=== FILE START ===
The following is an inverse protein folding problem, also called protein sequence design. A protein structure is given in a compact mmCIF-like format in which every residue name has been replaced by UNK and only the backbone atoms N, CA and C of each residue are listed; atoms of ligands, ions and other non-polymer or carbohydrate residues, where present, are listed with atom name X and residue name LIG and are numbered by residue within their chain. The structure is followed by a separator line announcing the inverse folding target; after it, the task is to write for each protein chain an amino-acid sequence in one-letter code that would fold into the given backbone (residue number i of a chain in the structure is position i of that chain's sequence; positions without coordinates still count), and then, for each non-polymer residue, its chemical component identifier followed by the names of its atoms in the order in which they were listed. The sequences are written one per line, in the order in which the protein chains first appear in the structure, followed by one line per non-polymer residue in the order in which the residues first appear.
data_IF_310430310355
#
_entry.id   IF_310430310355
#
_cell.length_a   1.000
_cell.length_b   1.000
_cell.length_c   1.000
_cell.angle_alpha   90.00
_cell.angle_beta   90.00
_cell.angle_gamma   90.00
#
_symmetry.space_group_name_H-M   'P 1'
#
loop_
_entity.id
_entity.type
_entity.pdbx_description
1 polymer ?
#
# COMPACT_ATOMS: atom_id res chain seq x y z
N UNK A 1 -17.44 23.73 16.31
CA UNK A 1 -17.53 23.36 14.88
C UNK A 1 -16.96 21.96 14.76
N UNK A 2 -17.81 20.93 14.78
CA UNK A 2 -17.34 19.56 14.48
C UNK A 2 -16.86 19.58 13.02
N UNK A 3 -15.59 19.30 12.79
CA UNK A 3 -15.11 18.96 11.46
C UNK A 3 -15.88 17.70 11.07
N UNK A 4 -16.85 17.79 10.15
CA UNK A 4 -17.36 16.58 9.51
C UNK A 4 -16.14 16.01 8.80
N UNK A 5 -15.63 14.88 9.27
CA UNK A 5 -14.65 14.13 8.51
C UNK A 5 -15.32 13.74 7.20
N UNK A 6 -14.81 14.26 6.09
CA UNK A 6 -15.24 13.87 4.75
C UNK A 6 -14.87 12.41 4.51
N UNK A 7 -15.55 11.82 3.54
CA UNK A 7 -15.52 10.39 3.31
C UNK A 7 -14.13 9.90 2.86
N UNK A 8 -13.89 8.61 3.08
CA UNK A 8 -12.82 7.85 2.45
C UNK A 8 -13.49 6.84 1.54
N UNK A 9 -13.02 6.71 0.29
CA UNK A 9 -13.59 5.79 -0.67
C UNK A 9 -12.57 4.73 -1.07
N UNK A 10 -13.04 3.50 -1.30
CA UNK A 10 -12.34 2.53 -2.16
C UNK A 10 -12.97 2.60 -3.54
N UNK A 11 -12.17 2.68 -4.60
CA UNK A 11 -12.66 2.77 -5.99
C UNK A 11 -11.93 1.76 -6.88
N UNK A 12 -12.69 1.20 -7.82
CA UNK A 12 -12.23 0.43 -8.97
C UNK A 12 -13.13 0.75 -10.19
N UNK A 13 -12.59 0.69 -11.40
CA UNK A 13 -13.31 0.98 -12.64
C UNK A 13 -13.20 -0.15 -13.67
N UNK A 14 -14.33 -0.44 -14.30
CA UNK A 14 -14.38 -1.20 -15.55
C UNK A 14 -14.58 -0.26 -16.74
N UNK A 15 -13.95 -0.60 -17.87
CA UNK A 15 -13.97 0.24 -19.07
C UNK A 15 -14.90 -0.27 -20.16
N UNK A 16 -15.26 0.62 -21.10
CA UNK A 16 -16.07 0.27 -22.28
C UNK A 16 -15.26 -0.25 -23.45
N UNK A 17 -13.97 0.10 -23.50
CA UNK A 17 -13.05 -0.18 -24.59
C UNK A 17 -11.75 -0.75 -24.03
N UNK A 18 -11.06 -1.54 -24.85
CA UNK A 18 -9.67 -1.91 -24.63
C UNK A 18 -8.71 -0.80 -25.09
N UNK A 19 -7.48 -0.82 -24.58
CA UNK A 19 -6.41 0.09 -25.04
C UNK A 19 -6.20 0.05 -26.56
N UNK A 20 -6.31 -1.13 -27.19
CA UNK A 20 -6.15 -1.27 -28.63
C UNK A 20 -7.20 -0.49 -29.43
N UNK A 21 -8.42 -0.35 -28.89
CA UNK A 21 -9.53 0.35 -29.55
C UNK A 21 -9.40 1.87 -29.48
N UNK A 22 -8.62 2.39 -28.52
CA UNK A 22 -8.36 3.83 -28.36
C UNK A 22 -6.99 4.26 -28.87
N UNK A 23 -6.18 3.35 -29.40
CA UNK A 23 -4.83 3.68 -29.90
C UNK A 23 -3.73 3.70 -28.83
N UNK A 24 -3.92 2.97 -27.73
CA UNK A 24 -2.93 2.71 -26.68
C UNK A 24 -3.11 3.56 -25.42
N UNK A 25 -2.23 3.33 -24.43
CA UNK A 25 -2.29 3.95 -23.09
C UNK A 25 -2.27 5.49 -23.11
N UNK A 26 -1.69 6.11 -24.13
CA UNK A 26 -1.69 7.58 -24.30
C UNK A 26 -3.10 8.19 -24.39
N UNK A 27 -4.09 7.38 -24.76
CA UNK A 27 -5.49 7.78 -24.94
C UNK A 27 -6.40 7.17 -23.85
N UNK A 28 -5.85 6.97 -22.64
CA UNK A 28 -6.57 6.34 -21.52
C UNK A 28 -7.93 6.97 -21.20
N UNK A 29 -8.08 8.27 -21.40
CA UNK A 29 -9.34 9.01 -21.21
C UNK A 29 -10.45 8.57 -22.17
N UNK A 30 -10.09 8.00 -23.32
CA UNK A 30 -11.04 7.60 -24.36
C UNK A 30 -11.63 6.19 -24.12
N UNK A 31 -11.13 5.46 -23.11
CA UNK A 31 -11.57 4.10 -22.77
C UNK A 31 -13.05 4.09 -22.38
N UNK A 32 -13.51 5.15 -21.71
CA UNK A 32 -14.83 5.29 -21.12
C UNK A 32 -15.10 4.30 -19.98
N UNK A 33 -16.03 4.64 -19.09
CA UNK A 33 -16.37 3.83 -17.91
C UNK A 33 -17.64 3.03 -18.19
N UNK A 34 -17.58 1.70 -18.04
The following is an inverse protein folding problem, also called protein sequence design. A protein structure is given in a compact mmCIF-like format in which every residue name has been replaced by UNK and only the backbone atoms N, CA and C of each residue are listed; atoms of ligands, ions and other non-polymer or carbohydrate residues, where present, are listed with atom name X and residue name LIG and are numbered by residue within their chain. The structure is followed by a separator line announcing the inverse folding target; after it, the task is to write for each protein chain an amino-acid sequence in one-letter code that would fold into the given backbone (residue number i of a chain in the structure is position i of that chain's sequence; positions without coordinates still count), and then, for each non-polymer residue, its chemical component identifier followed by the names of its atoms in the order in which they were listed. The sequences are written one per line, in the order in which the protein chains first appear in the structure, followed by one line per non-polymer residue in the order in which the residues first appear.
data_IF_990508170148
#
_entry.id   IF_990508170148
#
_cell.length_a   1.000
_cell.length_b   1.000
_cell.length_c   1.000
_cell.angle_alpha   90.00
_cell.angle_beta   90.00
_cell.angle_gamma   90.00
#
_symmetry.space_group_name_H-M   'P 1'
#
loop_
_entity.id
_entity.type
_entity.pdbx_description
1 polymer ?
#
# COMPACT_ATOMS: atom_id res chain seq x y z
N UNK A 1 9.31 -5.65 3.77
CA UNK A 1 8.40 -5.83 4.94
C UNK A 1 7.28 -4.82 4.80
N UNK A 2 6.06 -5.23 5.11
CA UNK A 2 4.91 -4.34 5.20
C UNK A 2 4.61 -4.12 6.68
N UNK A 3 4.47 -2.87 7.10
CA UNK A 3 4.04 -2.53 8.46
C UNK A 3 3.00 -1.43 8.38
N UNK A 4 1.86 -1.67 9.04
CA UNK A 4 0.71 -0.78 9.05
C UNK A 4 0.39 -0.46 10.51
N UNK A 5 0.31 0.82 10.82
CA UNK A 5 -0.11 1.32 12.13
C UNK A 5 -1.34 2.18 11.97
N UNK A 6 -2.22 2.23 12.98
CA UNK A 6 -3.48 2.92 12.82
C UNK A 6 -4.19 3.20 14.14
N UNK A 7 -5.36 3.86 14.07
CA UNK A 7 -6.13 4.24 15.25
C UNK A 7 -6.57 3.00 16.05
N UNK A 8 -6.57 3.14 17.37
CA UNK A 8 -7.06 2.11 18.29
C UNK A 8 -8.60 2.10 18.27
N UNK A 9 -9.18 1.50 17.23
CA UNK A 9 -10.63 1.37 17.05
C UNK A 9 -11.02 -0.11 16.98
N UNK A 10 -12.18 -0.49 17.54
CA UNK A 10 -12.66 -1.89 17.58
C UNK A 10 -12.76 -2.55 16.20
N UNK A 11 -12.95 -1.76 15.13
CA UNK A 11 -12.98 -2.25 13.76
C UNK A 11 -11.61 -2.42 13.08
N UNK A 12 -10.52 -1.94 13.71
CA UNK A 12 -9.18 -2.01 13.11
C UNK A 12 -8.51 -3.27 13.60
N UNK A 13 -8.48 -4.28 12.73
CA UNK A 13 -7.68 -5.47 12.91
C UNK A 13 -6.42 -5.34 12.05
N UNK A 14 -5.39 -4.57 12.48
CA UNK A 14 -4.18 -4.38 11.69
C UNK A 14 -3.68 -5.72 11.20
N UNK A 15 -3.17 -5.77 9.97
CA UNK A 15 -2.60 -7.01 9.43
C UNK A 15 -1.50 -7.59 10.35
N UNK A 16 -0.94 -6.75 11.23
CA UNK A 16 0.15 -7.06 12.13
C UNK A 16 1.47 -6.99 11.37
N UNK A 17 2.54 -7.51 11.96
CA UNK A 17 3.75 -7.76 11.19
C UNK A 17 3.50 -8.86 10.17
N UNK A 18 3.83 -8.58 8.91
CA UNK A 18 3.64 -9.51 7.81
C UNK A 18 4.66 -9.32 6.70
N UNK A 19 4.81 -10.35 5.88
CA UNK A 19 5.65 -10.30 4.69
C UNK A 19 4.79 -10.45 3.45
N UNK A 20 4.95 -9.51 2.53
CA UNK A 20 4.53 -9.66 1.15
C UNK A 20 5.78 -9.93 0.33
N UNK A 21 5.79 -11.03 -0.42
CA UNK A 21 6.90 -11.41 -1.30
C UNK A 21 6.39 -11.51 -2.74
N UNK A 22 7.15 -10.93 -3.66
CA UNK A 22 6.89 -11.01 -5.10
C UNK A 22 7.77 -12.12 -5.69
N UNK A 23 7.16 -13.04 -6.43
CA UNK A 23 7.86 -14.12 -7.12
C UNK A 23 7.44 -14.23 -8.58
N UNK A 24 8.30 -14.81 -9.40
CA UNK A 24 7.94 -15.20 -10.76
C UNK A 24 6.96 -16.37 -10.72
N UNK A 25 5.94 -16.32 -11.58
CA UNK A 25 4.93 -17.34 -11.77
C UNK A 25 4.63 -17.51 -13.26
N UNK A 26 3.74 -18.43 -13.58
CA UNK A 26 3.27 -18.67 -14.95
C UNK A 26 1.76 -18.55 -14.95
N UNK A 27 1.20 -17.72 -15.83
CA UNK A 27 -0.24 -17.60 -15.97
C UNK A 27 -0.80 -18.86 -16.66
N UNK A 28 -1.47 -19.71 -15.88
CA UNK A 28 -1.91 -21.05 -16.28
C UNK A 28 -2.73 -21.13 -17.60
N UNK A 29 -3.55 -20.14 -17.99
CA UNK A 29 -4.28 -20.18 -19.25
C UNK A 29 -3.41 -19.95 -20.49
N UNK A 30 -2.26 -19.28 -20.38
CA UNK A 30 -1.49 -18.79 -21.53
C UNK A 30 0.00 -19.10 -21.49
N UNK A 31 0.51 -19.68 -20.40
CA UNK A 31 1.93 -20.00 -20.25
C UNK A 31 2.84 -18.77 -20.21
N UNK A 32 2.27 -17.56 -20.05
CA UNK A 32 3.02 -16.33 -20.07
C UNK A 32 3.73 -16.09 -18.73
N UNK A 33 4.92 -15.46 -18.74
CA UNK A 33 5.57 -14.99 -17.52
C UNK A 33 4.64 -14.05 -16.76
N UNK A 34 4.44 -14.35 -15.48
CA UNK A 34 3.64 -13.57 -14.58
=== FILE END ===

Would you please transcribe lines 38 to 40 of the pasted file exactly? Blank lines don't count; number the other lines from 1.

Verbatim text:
CA UNK A 6 -15.24 13.87 4.75
C UNK A 6 -14.87 12.41 4.51
N UNK A 7 -15.55 11.82 3.54